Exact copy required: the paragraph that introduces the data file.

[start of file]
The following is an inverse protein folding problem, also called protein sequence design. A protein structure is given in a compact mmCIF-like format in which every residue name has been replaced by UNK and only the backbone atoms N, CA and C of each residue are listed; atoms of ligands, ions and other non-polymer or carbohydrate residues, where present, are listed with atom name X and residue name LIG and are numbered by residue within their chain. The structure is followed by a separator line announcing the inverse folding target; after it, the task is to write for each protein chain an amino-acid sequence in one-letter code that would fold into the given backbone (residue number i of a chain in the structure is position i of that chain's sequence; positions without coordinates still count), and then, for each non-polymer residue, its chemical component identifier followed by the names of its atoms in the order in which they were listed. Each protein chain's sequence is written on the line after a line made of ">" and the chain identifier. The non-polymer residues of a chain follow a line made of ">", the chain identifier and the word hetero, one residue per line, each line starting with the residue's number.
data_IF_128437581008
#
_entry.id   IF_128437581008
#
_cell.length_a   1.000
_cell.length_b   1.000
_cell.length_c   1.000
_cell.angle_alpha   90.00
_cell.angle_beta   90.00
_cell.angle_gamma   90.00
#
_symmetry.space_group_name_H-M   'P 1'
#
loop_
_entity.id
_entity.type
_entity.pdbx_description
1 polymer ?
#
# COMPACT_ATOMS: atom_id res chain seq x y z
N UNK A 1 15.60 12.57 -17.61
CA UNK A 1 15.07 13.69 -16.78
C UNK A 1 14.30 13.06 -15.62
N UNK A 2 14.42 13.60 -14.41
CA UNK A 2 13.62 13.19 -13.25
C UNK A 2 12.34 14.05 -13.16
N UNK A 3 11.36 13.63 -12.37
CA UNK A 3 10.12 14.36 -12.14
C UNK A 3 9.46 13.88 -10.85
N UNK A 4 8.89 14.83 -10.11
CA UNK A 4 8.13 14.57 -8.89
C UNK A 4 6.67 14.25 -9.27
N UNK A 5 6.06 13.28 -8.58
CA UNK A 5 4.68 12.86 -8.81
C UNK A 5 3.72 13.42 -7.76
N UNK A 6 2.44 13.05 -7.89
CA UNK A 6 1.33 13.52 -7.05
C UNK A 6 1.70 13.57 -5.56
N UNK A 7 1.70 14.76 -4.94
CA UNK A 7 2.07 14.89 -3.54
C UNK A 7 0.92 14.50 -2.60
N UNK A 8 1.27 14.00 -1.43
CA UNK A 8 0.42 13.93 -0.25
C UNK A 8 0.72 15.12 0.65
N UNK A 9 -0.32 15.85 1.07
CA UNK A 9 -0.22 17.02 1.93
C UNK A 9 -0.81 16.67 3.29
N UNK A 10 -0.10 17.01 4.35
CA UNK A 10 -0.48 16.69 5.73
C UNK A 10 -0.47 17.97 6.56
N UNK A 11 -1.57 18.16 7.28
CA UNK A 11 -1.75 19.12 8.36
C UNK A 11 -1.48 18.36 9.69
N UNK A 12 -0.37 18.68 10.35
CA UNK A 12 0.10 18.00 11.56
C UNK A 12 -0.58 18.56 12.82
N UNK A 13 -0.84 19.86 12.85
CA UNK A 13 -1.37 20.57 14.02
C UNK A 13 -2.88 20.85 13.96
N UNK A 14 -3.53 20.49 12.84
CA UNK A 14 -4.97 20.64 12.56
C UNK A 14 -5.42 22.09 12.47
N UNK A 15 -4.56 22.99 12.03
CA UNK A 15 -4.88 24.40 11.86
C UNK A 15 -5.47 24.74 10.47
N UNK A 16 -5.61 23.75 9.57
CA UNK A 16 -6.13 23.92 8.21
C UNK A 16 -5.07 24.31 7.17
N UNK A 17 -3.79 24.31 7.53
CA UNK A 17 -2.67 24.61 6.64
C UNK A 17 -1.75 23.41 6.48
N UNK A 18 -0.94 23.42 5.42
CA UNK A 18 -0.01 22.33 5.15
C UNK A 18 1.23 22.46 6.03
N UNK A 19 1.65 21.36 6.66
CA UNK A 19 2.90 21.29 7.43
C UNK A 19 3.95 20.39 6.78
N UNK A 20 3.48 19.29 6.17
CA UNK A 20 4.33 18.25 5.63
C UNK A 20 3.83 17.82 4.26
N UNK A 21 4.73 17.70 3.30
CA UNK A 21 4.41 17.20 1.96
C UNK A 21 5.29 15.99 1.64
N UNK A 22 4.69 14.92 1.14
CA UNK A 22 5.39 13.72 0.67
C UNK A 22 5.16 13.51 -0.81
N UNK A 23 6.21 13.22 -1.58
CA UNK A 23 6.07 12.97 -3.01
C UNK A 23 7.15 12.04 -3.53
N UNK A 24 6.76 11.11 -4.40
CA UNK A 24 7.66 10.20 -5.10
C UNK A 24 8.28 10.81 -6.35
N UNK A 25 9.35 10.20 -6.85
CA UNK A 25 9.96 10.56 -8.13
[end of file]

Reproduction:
The following is an inverse protein folding problem, also called protein sequence design. A protein structure is given in a compact mmCIF-like format in which every residue name has been replaced by UNK and only the backbone atoms N, CA and C of each residue are listed; atoms of ligands, ions and other non-polymer or carbohydrate residues, where present, are listed with atom name X and residue name LIG and are numbered by residue within their chain. The structure is followed by a separator line announcing the inverse folding target; after it, the task is to write for each protein chain an amino-acid sequence in one-letter code that would fold into the given backbone (residue number i of a chain in the structure is position i of that chain's sequence; positions without coordinates still count), and then, for each non-polymer residue, its chemical component identifier followed by the names of its atoms in the order in which they were listed. Each protein chain's sequence is written on the line after a line made of ">" and the chain identifier. The non-polymer residues of a chain follow a line made of ">", the chain identifier and the word hetero, one residue per line, each line starting with the residue's number.